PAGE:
The U.S. at a glance ...
Sanctuary city fight: President Trump suffered another blow to his immigration agenda this week when a San Francisco– based federal judge blocked the president’s executive order threatening to cut off federal funding for socalled sanctuary cities. In court, the Justice Department’s lawyers argued that the government had the right to hold back a small amount of grant money from cities that fail to cooperate with federal immigration officials. But U.S. District Court Judge William Orrick said only Congress has the right to withhold federal funds, and that Trump and his attorney general, Jeff Sessions, had repeatedly said that they intended to use funding as “a weapon’’ to punish sanctuary cities harshly. Trump blasted the decision on Twitter. “First the Ninth Circuit rules against the ban,” tweeted Trump, in reference to his controversial travel ban, “& now it hits again on sanctuary cities—both ridiculous rulings. See you in the Supreme Court!”
Trump’s lucrative condos: President Trump’s companies own hundreds of condo units and home lots worth at least $250 million— and millions of dollars in property has been sold to shell companies since Election Day, a USA Today investigation has revealed. Trump’s properties include at least 422 luxury condos and penthouses from Las Vegas to New York City. Profits from the sales of these properties would wind up in the trust Trump established in January. The trust is run by his sons, and he can withdraw funds at any time. Since November, his companies have sold at least 14 units for about $23 million—half of them to limited liability companies, with no names listed in the deeds. That creates the potential for a major conflict of interest. “Anyone seeking to influence the president could set up an anonymous company and purchase his property,” said Heather Lowe of the watchdog Global Financial Integrity.
Obama re-emerges: Former President Barack Obama made a low-key return to the public eye this week, taking part in an event at the University of Chicago—his first major appearance since leaving the White House. Steering clear of controversy, Obama didn’t mention President Trump once during his 90 minutes there, or comment on the Trump administration’s attempt to dismantle key parts of his own legacy, including Obamacare. Instead, he urged young people to get involved in their communities and take on the “special interests” that “dominate the debates in Washington.” It was the first of a series of planned events for Obama in the coming weeks, including a $400,000 paid speech at a Wall Street conference. The former president has spent the past few months vacationing in the British Virgin Islands and in French Polynesia with friends such as Bruce Springsteen, Tom Hanks, and Oprah Winfrey.
Rare double execution: Arkansas became the first state in 17 years to execute two people in one day this week, carrying out back-to-back lethal injections of two convicted murderers. Marcel Williams had requested to have his procedure delayed when the execution of fellow death row inmate Jack Jones—carried out three hours earlier—was beset with problems. Williams’ lawyers said that officials had tried unsuccessfully to insert a central line in Jones’ neck for 45 minutes—eventually placing it elsewhere on his body—and that Jones had gulped for air during the procedure—“evidence,” they said, that he was conscious during his execution. U.S. District Court Judge Kristine Baker rejected that claim, and Arkansas officials, who had hoped to execute eight death row inmates before the state’s lethal-injection drug supply expires on April 30, went ahead with the procedure. Another inmate was scheduled to be put to death this week.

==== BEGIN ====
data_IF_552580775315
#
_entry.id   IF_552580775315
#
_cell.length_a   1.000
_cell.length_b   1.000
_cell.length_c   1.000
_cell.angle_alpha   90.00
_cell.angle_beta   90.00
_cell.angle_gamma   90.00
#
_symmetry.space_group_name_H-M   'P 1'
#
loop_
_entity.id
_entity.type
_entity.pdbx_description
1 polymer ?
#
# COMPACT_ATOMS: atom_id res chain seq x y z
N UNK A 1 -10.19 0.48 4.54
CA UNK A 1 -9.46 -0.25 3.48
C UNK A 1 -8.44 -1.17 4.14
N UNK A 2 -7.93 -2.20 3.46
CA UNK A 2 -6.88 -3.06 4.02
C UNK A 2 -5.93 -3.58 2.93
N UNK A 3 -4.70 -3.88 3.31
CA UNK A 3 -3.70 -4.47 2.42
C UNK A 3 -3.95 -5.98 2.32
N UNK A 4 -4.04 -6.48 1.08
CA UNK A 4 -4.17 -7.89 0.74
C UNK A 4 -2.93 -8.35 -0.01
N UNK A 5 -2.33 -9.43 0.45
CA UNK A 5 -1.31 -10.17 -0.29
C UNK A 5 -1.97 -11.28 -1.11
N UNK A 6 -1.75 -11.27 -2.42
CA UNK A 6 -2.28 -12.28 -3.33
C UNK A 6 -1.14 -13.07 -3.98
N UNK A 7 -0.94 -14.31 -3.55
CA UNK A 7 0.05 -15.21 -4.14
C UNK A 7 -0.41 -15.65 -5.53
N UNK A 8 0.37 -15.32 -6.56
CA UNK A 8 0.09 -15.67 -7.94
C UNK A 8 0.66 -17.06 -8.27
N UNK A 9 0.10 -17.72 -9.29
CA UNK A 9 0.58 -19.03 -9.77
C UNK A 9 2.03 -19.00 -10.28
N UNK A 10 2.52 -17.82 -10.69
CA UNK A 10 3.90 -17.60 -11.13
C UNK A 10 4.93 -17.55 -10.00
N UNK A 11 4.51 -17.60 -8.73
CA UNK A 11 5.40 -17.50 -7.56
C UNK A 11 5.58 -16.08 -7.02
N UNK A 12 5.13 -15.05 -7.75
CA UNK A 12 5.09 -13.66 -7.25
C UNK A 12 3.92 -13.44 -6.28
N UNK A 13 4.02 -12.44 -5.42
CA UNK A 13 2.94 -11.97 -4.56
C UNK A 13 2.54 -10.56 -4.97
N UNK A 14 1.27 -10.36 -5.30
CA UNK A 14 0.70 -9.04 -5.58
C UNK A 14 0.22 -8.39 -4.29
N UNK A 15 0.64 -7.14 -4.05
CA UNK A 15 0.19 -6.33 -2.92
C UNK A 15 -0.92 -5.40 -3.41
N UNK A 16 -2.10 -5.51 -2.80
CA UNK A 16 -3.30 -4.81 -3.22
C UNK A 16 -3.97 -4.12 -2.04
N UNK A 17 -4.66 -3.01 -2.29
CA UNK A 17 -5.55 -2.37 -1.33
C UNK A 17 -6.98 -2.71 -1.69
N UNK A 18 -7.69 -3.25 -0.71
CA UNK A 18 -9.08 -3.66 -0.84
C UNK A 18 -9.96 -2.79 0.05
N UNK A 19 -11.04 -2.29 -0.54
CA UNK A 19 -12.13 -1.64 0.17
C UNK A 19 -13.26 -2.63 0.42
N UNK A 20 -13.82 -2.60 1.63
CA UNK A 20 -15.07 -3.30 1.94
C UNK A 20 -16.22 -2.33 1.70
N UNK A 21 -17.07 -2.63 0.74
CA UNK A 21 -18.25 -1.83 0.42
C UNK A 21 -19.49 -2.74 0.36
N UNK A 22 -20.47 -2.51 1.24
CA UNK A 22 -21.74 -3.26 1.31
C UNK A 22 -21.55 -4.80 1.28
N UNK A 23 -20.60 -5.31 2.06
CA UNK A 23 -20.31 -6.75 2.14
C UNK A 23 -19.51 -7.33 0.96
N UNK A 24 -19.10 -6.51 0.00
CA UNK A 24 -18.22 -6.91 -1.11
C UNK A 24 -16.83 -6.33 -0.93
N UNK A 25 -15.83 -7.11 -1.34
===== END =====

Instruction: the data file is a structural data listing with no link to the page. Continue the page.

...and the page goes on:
Flynn in trouble? Former national security adviser Michael Flynn likely broke the law by failing to disclose payments from Russia and Turkey when he reapplied for a security clearance last year, the heads of the House Oversight Committee said this week. Chairman Jason Chaffetz (R-Utah) and ranking Democrat Elijah Cummings of Maryland also said that Flynn, a retired lieutenant general, did not get permission from the Pentagon or the State Department before accepting $45,000 in speaking fees from the Kremlin-funded news network RT and more than $500,000 for lobbying work that may have benefited the Turkish government. When asked if Flynn had committed a crime, Chaffetz said, “I see no data to support the notion that Gen. Flynn complied with the law.” Flynn has offered to testify before the House and Senate intelligence committees probing links between Russia and President Trump’s campaign—but only in exchange for immunity.
Confederate monument comes down:Working under the cover of darkness and the protection of police snipers, workers in New Orleans this week began removing the first of four controversial monuments linked to the Confederacy. The Battle of Liberty Place monument was erected to honor members of the Crescent City White League, a whitesupremacist paramilitary group that fought against the city’s racially integrated police force following the Civil War. The city pledged to remove the memorial and three other statues—of Jefferson Davis and Gens. Robert E. Lee and P.G.T. Beauregard—in 2015, prompting death threats from pro-monument groups, who say the statues are part of the city’s history. But Mayor Mitch Landrieu said he would “no longer allow the Confederacy to literally be put on a pedestal.” Masked workers began removing the Liberty Place monument in the early hours of April 24, the day that some Southern states celebrate Confederate Memorial Day.